Ohio Valley Environmental Coalition
Archive list of "E"- Notes newsletters

Click links below to read articles online, or try the PDF version to view or print an exact replica of the paper newsletter. 

Archive list of "E"- Notes newsletters

Click links below to read articles online, or try the PDF version to view or print an exact replica of the paper newsletter. 

Also see Web Extras

OVEC, Others Challenge Blair Mountain Mining Permit
Dont Let Area Power Plants Make Our Air Even Worse
Renewable Energy and a Renewed E-Council
Coal Expo Exposed:
Sludge is Not Safe
Coal Expo Exposed: Protesters Rally at Candlelight Vigil
Are Your US Senators and Reps Climate Champions?
Oberlin College Doing the Right Thing With Education
Bush Admin. Finalizes Mountain Massacre Study
Christians for the Mountains: Statement by Denise Giardina
Christians for the Mountains Spread Word of Responsible Earthkeeping And That Means an End to Mountaintop Removal
Massey Launches Total Environment Web Assault
Reckless Disregard: Settlement doesnt clear Massey, MSHA
Legal Victory! Judge Tosses OSM's Water Rule Approval
WV Passes Landmark Law Curbing 527 Groups
Capito Got Most
DeLay Money
Texas Congressman Kills National Renewable Energy Standard
Coal Industry Money Fuels Public Policy in West Virginia
Reports Detail
Senate Race Donors
Foxes Guarding Henhouse - Why We Need Real Campaign Finance Reform
Unclean Coal: Myth Perpetrators Get an Earful
Coal Very Costly, Not Cheap, If ALL Impacts Are Factored In
T H A N K S !
Update on Blair Mountain - Feds Want Still More Information
SouthWings Needs YOU!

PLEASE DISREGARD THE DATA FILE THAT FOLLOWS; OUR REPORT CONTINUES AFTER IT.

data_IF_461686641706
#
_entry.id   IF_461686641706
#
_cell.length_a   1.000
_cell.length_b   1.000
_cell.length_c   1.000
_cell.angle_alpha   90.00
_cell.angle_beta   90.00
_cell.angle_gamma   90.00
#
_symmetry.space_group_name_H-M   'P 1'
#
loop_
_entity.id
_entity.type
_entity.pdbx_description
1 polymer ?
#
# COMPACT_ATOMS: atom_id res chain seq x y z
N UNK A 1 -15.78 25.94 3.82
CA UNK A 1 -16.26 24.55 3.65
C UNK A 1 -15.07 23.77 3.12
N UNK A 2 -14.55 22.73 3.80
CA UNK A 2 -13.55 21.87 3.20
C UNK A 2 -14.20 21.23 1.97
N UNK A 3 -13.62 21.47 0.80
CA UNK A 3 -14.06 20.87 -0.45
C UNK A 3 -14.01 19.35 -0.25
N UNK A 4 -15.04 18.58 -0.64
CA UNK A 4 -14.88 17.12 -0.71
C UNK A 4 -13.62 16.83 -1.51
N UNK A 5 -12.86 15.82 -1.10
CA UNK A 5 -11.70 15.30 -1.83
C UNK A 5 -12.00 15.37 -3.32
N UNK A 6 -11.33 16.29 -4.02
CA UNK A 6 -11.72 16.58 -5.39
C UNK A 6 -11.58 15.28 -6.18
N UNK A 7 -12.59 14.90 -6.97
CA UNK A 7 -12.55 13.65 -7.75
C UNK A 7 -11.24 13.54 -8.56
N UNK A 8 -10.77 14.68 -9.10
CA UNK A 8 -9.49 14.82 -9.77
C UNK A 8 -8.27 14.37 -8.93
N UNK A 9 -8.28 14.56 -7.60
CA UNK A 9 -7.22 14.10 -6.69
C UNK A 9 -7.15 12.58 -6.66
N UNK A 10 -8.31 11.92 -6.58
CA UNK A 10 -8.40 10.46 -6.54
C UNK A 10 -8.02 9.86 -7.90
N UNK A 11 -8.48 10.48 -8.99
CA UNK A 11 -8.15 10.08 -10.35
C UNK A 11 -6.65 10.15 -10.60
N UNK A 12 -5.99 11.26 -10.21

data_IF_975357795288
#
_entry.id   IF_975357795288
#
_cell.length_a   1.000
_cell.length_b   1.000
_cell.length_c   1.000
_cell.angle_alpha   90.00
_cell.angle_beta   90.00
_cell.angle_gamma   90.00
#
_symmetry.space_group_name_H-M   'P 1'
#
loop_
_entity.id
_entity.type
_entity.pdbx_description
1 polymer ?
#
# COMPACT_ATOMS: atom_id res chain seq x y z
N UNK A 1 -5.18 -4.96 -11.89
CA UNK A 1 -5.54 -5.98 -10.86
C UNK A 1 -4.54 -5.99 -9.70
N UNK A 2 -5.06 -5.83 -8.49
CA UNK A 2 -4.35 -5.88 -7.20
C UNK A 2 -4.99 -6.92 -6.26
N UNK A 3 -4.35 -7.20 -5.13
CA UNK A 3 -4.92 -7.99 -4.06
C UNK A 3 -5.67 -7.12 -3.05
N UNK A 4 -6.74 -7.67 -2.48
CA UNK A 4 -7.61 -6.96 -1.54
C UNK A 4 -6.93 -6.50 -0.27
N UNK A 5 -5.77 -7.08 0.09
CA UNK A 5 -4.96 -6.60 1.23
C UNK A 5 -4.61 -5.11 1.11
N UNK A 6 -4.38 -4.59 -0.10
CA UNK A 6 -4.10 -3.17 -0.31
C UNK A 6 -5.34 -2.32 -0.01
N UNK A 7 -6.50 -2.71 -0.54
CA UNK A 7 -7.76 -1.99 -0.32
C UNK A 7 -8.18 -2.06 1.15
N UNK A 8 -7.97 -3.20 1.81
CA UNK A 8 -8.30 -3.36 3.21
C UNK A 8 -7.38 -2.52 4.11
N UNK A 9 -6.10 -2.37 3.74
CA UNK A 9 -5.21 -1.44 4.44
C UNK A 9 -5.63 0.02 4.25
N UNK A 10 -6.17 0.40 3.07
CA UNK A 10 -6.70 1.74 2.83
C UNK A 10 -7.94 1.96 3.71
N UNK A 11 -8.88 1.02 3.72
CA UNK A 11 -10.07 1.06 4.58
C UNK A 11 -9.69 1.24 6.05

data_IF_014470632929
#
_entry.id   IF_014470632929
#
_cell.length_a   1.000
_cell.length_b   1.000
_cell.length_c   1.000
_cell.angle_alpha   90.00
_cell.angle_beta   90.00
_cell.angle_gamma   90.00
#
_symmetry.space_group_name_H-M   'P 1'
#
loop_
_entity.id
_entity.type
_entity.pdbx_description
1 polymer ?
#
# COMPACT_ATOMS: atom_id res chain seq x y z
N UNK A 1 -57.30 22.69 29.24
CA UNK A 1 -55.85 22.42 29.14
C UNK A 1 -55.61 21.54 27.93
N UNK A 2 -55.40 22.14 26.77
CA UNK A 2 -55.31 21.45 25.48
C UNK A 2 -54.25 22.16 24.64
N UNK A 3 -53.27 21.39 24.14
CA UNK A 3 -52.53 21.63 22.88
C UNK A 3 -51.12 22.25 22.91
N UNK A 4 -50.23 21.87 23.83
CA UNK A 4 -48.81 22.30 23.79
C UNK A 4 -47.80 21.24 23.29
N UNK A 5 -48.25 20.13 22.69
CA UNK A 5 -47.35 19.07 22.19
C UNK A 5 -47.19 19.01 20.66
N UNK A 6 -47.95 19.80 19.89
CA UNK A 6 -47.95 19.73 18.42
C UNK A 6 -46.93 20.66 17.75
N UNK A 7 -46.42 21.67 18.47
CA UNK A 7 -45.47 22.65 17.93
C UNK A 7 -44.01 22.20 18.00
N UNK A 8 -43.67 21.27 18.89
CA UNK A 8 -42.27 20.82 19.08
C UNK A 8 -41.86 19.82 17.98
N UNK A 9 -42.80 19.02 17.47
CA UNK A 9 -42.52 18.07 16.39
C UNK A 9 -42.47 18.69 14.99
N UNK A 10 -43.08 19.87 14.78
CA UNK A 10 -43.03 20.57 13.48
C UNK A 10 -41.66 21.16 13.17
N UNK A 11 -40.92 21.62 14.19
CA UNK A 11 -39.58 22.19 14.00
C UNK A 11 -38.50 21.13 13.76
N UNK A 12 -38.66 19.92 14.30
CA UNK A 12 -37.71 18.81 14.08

WV Ranked 7th in Mercury Emissions
From Ireland to
Blair Mountain,
with Love and Lyrics
WV Singers and Songwriters Wanted for Blair Mountain Project
Rosa Parks Lights the Way
Holiday Shopping with OVEC
Students Pray for Kayford
Web Extras Below
Articles not in the printed newsletter
Change or Die
Courage to Move Beyond Coal
Climate of Change: It's Easy to Save Money Being Green
Sequestration Smokescreen?
Massey settlement agreement scuttles insider trading allegations
Mining 'is turning Eastern Kentucky into a despicable latrine'
Ecoterrorism Tops the Charts
Human Activities Cause of Current Extinction Crisis
Kentucky needs study on truck weight limits
Meanwhile, elsewhere (jobs, money, renewable energy)
Mining pollution in Coal River needs drastic cut, state says
Not Nice to Wonder?
Things you can do for a better planet (while saving money!)
Where's the money for the Island Creek flood project?
Visiting Van, WV

For viewing the PDF version of the newsletter


Winds of Change Newsletter, December 2005     See sidebar for table of contents

Looking at what the Corps considers minimal impact, you have to wonder what constitutes moderate impact global thermonuclear war?

OVEC, Others Challenge Blair Mountain Mining Permit

As part of an ongoing effort to stop the federal governments illegal permitting of mountaintop removal valley fills, in September the Appalachian Center for the Economy and the Environment and Earthjustice filed a lawsuit against the U.S. Army Corps of Engineers for issuing a permit for a large mountaintop removal mine located near an important national historic site.

The attorneys filed the suit on behalf of the members of OVEC, the West Virginia Highlands Conservancy and Coal River Mountain Watch. If successful, our latest major legal attack on mountaintop removal coal could force federal regulators to perform detailed and time-consuming studies before issuing any new mining permits. A victory could also require government agencies to more fully examine potential impacts on forests and streams, and consider those before deciding to allow mining. All of which the agencies should already be doing!